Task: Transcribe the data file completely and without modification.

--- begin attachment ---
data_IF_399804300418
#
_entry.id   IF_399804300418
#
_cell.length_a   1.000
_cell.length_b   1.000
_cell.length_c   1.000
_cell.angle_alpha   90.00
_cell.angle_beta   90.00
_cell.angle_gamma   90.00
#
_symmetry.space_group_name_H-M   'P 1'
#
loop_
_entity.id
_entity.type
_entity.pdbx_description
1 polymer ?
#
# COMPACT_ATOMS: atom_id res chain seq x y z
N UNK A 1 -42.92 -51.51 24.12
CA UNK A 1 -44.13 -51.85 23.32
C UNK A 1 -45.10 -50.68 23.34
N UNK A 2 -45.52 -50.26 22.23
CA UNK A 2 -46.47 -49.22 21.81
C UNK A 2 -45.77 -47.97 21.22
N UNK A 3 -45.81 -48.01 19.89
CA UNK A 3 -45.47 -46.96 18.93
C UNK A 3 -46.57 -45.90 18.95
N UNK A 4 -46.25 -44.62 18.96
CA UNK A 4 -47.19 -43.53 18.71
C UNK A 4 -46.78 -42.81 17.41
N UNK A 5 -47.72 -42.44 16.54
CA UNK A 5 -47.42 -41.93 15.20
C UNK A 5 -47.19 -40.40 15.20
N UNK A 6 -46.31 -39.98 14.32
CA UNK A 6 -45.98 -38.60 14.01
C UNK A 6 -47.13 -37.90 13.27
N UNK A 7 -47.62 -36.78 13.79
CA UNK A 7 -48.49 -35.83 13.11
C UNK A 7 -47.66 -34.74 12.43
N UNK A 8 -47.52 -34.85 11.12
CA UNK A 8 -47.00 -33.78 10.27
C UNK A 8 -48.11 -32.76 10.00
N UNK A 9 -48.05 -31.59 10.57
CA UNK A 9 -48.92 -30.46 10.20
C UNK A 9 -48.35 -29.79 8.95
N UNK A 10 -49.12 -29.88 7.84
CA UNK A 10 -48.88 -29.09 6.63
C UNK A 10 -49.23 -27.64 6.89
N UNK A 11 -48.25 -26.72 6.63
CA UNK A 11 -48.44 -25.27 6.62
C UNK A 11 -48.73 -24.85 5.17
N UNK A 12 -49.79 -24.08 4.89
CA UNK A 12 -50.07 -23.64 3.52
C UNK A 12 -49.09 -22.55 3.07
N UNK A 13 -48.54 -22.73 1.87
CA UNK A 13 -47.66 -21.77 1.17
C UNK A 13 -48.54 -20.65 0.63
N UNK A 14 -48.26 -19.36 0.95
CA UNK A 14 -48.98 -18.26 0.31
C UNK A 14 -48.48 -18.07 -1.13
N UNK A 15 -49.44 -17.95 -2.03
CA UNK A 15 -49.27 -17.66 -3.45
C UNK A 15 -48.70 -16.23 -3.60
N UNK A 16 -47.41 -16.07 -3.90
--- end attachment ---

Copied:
data_IF_399804300418
#
_entry.id   IF_399804300418
#
_cell.length_a   1.000
_cell.length_b   1.000
_cell.length_c   1.000
_cell.angle_alpha   90.00
_cell.angle_beta   90.00
_cell.angle_gamma   90.00
#
_symmetry.space_group_name_H-M   'P 1'
#
loop_
_entity.id
_entity.type
_entity.pdbx_description
1 polymer ?
#
# COMPACT_ATOMS: atom_id res chain seq x y z
N UNK A 1 -42.92 -51.51 24.12
CA UNK A 1 -44.13 -51.85 23.32
C UNK A 1 -45.10 -50.68 23.34
N UNK A 2 -45.52 -50.26 22.23
CA UNK A 2 -46.47 -49.22 21.81
C UNK A 2 -45.77 -47.97 21.22
N UNK A 3 -45.81 -48.01 19.89
CA UNK A 3 -45.47 -46.96 18.93
C UNK A 3 -46.57 -45.90 18.95
N UNK A 4 -46.25 -44.62 18.96
CA UNK A 4 -47.19 -43.53 18.71
C UNK A 4 -46.78 -42.81 17.41
N UNK A 5 -47.72 -42.44 16.54
CA UNK A 5 -47.42 -41.93 15.20
C UNK A 5 -47.19 -40.40 15.20
N UNK A 6 -46.31 -39.98 14.32
CA UNK A 6 -45.98 -38.60 14.01
C UNK A 6 -47.13 -37.90 13.27
N UNK A 7 -47.62 -36.78 13.79
CA UNK A 7 -48.49 -35.83 13.11
C UNK A 7 -47.66 -34.74 12.43
N UNK A 8 -47.52 -34.85 11.12
CA UNK A 8 -47.00 -33.78 10.27
C UNK A 8 -48.11 -32.76 10.00
N UNK A 9 -48.05 -31.59 10.57
CA UNK A 9 -48.92 -30.46 10.20
C UNK A 9 -48.35 -29.79 8.95
N UNK A 10 -49.12 -29.88 7.84
CA UNK A 10 -48.88 -29.09 6.63
C UNK A 10 -49.23 -27.64 6.89
N UNK A 11 -48.25 -26.72 6.63
CA UNK A 11 -48.44 -25.27 6.62
C UNK A 11 -48.73 -24.85 5.17
N UNK A 12 -49.79 -24.08 4.89
CA UNK A 12 -50.07 -23.64 3.52
C UNK A 12 -49.09 -22.55 3.07
N UNK A 13 -48.54 -22.73 1.87
CA UNK A 13 -47.66 -21.77 1.17
C UNK A 13 -48.54 -20.65 0.63
N UNK A 14 -48.26 -19.36 0.95
CA UNK A 14 -48.98 -18.26 0.31
C UNK A 14 -48.48 -18.07 -1.13
N UNK A 15 -49.44 -17.95 -2.03
CA UNK A 15 -49.27 -17.66 -3.45
C UNK A 15 -48.70 -16.23 -3.60
N UNK A 16 -47.41 -16.07 -3.90